The organization also honors Jane Bunker with the Winnie Foster Lifetime Achievement Award
ST. PETERSBURG, Fla. (April 30, 2019) – The Dr. Carter G. Woodson African American Museum hosted its fifth celebration of St. Petersburg’s “First Ladies in African American History” on April 28, honoring women with ties to Pinellas County who have achieved firsts as African-American women.
Past honorees have included Patti Alsup, U.S. Ambassador to The Gambia; Dr. Kanika Tomalin, Deputy Mayor of St. Petersburg; Rene Flowers, Pinellas County School Board member; Dr. Nancy Bryant; artist Ya La’Ford; and Dr. Tonjua Williams, President of St. Petersburg College.
“Once again, this year we have an amazing collection of women who are truly inspiring to people of all backgrounds and ages. Each has their own triumphant story to tell,” said Terri Lipsey Scott, executive director of the Woodson.
The 2019 “First Ladies in African American History” honorees are:
• Patricia Wright has been a driving force in the Pinellas County Schools for more than 30 years. She became the first African American female Director of School Operations in 2008. After starting her career with the school district in 1987, teaching at Pinellas Park Middle School, she was an assistant principal at three other middle schools before becoming the first African-American principal of the former Southside Fundamental School in 2003. Two years later, she was named the first female principal of Northeast High School.
• USCG Lieutenant Commander Jeanine Menze was awarded “wings of gold” in 2005 and became the Coast Guard’s first female African-American aviator in its more than 200-year history. Currently, as a flight examiner, she is chief of all HC-130H training at the Aviation Training Center (Mobile, AL) detached duty Clearwater, FL. Menze was accepted into USCG Officer Candidate School after earning a bachelor’s degree in International Business at Florida International University and becoming certified as a private pilot and flight instructor. She also overcame her fear of water to excel in the USCG.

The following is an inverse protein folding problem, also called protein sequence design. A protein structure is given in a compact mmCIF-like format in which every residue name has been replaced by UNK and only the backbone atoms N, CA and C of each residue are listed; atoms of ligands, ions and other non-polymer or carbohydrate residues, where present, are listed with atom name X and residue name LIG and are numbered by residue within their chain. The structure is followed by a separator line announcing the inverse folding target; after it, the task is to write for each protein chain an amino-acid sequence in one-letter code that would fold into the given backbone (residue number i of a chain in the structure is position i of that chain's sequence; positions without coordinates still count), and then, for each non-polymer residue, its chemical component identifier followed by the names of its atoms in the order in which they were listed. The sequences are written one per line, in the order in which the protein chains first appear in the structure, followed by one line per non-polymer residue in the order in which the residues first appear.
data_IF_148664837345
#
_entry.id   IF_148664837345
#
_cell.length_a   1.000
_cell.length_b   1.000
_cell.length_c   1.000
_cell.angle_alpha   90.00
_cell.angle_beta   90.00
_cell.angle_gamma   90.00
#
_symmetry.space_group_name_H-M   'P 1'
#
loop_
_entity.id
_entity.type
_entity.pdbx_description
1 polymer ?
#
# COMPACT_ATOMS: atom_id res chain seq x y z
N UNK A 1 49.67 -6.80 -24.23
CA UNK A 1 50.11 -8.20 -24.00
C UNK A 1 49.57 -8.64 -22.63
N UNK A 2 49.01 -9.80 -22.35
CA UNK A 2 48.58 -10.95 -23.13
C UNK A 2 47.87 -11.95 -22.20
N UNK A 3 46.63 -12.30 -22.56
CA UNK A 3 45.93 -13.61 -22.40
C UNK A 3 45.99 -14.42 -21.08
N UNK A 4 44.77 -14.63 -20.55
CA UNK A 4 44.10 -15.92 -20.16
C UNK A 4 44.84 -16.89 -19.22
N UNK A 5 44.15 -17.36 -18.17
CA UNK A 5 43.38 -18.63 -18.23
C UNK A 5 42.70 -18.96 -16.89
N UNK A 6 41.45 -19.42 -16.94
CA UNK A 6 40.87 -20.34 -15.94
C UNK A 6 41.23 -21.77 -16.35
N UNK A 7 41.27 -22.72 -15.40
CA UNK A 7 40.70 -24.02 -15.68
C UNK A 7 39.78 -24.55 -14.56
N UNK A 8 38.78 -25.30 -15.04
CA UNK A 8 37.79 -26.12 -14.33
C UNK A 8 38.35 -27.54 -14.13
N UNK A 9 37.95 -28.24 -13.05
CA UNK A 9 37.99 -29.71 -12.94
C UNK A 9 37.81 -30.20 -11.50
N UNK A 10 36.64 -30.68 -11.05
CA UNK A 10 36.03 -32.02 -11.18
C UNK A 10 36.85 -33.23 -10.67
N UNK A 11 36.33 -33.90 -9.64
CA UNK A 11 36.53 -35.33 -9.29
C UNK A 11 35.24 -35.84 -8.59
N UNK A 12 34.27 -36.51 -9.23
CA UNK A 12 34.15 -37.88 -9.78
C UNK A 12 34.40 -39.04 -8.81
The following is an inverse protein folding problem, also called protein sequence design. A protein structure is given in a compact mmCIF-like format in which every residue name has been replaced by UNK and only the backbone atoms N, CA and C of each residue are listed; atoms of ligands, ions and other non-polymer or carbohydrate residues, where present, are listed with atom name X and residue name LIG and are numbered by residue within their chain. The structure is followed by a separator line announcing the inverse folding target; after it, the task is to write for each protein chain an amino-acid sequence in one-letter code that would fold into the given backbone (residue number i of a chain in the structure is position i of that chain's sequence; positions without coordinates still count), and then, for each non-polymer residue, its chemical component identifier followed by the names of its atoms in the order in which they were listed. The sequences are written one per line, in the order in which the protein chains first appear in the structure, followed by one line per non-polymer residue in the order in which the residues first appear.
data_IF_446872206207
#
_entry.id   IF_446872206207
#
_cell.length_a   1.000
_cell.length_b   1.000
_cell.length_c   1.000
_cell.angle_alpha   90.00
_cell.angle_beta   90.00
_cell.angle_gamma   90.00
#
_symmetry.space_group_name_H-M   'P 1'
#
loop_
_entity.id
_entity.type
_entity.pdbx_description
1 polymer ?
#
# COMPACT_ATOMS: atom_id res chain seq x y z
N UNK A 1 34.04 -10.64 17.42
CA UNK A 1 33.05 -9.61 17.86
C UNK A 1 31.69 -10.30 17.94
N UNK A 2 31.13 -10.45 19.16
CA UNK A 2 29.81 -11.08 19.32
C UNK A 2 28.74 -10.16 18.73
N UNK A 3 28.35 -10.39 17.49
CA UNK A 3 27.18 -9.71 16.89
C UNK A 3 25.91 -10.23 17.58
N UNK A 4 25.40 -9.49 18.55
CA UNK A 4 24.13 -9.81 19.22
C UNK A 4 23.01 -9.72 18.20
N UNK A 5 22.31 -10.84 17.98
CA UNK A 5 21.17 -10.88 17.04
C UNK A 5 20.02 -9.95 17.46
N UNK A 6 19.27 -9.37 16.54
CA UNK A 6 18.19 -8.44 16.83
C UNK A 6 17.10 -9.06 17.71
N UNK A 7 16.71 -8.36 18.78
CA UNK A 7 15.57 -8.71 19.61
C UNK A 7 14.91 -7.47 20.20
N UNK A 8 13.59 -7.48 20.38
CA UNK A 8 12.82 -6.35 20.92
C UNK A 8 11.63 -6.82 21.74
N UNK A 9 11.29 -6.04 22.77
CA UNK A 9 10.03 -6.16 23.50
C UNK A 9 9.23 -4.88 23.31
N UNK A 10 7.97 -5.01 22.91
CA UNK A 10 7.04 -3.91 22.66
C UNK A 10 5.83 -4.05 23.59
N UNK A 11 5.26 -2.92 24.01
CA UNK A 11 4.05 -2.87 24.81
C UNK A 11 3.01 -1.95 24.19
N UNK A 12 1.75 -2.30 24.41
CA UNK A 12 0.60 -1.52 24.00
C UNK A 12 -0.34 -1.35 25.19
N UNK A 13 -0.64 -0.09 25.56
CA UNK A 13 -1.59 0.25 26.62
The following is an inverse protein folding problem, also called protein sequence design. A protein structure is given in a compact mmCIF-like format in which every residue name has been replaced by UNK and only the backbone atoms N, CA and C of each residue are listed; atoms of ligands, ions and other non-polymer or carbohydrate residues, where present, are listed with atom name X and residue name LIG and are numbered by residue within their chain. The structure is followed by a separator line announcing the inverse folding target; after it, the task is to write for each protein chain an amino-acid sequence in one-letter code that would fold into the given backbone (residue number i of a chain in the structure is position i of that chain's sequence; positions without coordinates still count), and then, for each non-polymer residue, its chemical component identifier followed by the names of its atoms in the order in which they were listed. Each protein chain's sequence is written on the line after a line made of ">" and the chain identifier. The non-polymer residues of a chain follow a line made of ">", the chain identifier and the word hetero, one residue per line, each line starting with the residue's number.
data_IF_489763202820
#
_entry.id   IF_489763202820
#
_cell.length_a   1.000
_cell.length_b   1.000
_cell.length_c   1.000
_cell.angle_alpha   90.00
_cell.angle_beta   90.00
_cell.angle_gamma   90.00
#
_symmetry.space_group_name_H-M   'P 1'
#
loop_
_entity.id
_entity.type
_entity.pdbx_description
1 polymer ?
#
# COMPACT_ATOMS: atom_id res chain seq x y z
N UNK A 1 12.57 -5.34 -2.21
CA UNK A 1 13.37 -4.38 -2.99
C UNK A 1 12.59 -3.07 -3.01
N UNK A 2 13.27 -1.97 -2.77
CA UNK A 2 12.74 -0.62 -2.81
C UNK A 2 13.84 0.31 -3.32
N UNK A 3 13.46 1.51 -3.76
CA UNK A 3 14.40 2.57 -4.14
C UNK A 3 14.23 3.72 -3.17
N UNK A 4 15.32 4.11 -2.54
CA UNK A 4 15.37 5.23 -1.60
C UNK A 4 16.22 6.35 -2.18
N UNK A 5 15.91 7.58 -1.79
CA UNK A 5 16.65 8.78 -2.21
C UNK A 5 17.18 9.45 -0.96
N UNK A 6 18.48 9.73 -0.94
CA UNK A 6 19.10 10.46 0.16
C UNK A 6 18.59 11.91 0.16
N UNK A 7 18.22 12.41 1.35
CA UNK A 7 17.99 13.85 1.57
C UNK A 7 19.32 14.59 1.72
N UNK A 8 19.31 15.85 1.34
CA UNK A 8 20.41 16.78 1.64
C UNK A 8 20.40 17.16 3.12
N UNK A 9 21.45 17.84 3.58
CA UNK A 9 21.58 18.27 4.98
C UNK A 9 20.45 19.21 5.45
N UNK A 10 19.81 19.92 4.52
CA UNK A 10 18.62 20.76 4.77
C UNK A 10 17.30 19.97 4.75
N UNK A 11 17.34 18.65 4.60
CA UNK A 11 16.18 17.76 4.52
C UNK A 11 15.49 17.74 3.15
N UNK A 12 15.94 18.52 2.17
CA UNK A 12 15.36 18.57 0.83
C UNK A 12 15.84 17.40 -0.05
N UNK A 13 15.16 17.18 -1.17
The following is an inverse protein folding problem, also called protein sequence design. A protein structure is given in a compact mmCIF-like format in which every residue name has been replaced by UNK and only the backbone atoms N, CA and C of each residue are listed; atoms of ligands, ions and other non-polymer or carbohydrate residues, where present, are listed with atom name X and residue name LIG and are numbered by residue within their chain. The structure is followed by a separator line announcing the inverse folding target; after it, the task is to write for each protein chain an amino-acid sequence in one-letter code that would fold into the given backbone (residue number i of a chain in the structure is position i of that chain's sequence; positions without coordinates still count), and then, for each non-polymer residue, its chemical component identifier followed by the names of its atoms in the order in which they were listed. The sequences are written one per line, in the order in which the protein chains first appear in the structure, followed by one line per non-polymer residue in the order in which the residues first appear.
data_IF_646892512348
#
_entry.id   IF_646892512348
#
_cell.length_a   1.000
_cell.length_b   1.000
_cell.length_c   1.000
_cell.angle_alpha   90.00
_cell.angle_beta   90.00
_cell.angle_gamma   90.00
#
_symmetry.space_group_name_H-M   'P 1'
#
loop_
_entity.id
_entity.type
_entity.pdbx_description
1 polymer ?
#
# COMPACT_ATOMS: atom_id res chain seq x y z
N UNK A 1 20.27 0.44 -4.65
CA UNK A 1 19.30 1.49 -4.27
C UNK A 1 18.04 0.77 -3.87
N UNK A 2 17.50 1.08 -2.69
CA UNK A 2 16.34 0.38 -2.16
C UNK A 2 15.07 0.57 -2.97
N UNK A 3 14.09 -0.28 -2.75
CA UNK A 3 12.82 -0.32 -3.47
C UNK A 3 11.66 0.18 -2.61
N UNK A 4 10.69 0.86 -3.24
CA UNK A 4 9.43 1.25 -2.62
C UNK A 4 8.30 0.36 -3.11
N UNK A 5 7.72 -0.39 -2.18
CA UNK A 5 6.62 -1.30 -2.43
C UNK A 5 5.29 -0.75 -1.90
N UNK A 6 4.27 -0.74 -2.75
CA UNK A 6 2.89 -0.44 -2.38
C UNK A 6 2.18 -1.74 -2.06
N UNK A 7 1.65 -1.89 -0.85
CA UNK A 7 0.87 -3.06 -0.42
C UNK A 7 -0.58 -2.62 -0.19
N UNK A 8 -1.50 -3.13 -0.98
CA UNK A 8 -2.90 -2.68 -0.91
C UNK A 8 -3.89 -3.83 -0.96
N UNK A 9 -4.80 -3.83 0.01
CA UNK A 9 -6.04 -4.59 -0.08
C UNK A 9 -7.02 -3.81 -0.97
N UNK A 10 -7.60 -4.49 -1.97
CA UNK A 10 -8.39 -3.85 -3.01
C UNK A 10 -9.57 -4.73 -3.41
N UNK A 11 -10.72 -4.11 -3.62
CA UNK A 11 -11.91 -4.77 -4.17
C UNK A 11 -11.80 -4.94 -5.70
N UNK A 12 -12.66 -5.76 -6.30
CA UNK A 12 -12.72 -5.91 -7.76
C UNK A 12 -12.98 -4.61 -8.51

• Nadine Smith is the Executive Director of Equality Florida, the state’s largest organization dedicated to ending discrimination based on sexual orientation and gender identity. She was one of four national co-chairs of the 1993 March on Washington. She also took part in a historic Oval Office meeting with then-President Bill Clinton, the first official meeting between a sitting president and gay community leaders.
• Sharon Welch is the city of St. Petersburg’s First African-American and female IT Systems Development Manager. She is a 32-year veteran of municipal government and the coordinator of the city’s highly acclaimed IT Internship program, as well as the technical leader on most of the city’s Business Solutions Implementation since 1990. Welch has also instructed technology classes as an adjunct professor at St. Petersburg College since 1987.
• Bridgette Heller is the first African-American female president of Johnson & Johnson’s Global Baby Business. She has 35 years of management experience in Fortune 500 companies, including Merck & Co. and Kraft Foods. She serves on the board for Tech Data Corp., and is a member of the audit committee. Heller co-founded the Shirley Proctor Puller Foundation, which aims to improve literacy and close the achievement gap for children in an “at-risk” zone in St. Petersburg.
Also presented at the event, The Woodson gave an award as a Special Honoree to Thelma McCloud, who has been on the museum board since 2008 and is the longest-serving officer.
The Woodson also honored local artist Jane Bunker with the Winnie Foster Lifetime Achievement Award, given to a non-black person who has helped advance causes relative to the continued struggle of African-Americans.
Bunker recently donated 20 of her original oil paintings to the Woodson to be auctioned as a fundraiser. Her art brought in $45,000, which will fund five $5,000 and four $2,000 college scholarships and eight book scholarships for local high school graduates.
This award is named for Winnie Foster, who fought for women’s rights, integration and equal rights in the workplace in Pinellas County. Foster’s character led to her joining the League of Women Voters alongside C. Bette Wimbish, the first African-American member of the St. Petersburg City Council.
The award was created last year, when it was given to Premier Eye Care CEO Lorna Taylor.